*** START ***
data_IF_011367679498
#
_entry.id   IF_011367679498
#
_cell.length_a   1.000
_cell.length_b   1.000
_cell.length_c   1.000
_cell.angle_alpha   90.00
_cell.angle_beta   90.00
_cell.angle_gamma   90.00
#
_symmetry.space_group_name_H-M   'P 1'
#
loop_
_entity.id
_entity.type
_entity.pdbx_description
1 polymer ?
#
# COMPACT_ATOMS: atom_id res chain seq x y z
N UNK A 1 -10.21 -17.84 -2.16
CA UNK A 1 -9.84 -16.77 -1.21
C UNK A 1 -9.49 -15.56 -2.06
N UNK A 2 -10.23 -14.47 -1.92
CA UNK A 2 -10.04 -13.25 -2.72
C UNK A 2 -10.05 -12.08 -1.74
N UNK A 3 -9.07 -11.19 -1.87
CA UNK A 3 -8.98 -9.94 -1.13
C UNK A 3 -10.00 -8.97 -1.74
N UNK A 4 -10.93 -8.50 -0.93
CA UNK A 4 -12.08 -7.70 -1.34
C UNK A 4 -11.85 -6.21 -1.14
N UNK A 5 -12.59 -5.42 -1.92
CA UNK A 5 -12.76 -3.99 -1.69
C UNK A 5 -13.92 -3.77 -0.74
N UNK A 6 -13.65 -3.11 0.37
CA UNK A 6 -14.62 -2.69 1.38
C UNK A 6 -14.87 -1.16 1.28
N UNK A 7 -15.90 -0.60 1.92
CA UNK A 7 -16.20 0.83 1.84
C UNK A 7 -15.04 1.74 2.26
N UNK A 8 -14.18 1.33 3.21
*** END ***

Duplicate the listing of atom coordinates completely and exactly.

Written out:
data_IF_011367679498
#
_entry.id   IF_011367679498
#
_cell.length_a   1.000
_cell.length_b   1.000
_cell.length_c   1.000
_cell.angle_alpha   90.00
_cell.angle_beta   90.00
_cell.angle_gamma   90.00
#
_symmetry.space_group_name_H-M   'P 1'
#
loop_
_entity.id
_entity.type
_entity.pdbx_description
1 polymer ?
#
# COMPACT_ATOMS: atom_id res chain seq x y z
N UNK A 1 -10.21 -17.84 -2.16
CA UNK A 1 -9.84 -16.77 -1.21
C UNK A 1 -9.49 -15.56 -2.06
N UNK A 2 -10.23 -14.47 -1.92
CA UNK A 2 -10.04 -13.25 -2.72
C UNK A 2 -10.05 -12.08 -1.74
N UNK A 3 -9.07 -11.19 -1.87
CA UNK A 3 -8.98 -9.94 -1.13
C UNK A 3 -10.00 -8.97 -1.74
N UNK A 4 -10.93 -8.50 -0.93
CA UNK A 4 -12.08 -7.70 -1.34
C UNK A 4 -11.85 -6.21 -1.14
N UNK A 5 -12.59 -5.42 -1.92
CA UNK A 5 -12.76 -3.99 -1.69
C UNK A 5 -13.92 -3.77 -0.74
N UNK A 6 -13.65 -3.11 0.37
CA UNK A 6 -14.62 -2.69 1.38
C UNK A 6 -14.87 -1.16 1.28
N UNK A 7 -15.90 -0.60 1.92
CA UNK A 7 -16.20 0.83 1.84
C UNK A 7 -15.04 1.74 2.26
N UNK A 8 -14.18 1.33 3.21